now you can say it is decidable

Consider the following decision problems:

$(P1):$ Does a given finite state machine accept a given string?

$(P2):$ Does a given context free grammar generate an infinite number of strings?

Which of the following statements is true?

- Both$(P1)$ and $(P2)$ are decidable
- Neither $(P1)$ nor $(P2)$ is decidable
- Only $(P1)$ is decidable
- Only $(P2)$ is decidable

### 1 comment

## 2 Answers

For $P1$, we just need to give a run on the machine. Finite state machines always halts unlike TM.

For$ P2$, check if the $CFG$ generates any string of length between $n$ and $2n-1$, where $n$ is the pumping lemma constant. If So, $L(CFG)$ is infinite, else finite. Finding the pumping lemma constant is not trivial - but there are other procedures which can do this - http://cs.stackexchange.com/questions/52507/is-it-decidable-whether-a-given-context-free-grammar-generates-an-infinite-numbe/52520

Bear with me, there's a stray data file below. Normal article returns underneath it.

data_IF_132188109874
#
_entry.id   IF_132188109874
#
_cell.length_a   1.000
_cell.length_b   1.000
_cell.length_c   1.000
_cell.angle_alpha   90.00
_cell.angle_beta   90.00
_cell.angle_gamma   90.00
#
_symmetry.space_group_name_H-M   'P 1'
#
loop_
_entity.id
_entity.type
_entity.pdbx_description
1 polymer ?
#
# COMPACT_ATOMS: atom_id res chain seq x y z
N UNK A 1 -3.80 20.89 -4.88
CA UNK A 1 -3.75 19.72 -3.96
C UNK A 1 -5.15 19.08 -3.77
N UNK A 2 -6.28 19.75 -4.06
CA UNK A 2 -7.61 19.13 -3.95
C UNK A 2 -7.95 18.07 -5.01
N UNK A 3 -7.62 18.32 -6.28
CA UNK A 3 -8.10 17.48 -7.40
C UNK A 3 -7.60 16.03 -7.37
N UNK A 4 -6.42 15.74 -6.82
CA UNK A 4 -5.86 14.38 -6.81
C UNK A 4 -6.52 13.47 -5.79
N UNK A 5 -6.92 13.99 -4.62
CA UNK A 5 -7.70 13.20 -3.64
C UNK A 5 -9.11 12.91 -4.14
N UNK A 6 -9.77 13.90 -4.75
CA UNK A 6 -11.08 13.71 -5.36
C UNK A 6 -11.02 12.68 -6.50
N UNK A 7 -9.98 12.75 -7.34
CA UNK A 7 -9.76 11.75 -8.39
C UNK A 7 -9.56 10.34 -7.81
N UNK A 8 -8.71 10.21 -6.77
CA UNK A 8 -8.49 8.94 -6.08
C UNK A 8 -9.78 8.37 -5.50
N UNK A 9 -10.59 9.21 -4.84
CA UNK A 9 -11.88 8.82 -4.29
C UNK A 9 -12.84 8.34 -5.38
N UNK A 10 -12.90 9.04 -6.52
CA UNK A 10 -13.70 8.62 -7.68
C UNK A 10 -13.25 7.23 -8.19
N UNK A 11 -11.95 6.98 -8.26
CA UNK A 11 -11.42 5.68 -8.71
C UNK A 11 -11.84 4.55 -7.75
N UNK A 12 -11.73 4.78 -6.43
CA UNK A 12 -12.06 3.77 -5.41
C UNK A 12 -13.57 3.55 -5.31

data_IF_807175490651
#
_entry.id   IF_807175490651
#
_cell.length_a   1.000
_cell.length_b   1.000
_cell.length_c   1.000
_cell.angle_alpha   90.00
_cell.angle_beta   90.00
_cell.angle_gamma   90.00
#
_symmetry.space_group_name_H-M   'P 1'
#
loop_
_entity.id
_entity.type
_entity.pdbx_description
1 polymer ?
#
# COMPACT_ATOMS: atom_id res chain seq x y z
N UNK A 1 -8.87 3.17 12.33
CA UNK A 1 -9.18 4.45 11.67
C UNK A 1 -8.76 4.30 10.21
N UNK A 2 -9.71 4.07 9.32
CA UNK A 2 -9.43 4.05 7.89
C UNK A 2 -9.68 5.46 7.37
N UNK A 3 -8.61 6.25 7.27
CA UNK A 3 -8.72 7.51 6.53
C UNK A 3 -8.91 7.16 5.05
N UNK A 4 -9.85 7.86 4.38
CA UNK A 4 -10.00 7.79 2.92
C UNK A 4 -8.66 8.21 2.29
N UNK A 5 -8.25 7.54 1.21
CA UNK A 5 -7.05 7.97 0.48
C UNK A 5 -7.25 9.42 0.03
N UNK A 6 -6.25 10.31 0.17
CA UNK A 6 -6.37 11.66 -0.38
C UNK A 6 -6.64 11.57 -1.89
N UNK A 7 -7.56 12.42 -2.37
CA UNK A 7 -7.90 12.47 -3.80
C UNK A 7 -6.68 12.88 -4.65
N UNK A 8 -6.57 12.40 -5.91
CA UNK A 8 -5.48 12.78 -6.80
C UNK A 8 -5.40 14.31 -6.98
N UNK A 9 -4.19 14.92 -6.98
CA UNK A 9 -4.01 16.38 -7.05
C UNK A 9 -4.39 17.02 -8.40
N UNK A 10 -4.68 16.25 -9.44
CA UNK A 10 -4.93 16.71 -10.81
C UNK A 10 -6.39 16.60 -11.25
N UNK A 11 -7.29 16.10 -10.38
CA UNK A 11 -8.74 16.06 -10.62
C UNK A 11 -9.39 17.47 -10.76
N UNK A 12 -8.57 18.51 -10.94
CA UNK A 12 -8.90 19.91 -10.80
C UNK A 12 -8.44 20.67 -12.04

Hence, both $P1$ and $P2$ are decidable - answer is (**A**).

http://gatecse.in/wiki/Grammar:_Decidable_and_Undecidable_Problems

### 13 Comments

For a CFG, we can have dependency graph based on the given productions and if in case the dependency graph contains CYCLE, we can say it is infinite else Finite.

Ex:

S-> AB

A -> aC / a

C -> aA / b

B -> a.

For the above CFG, dependency graph contains CYCLE between A and C, hence it is infinite.

the first one is membership property of regular grammer and second one is the finiteness problem of CFG

https://gatecse.in/grammar-decidable-and-undecidable-problems/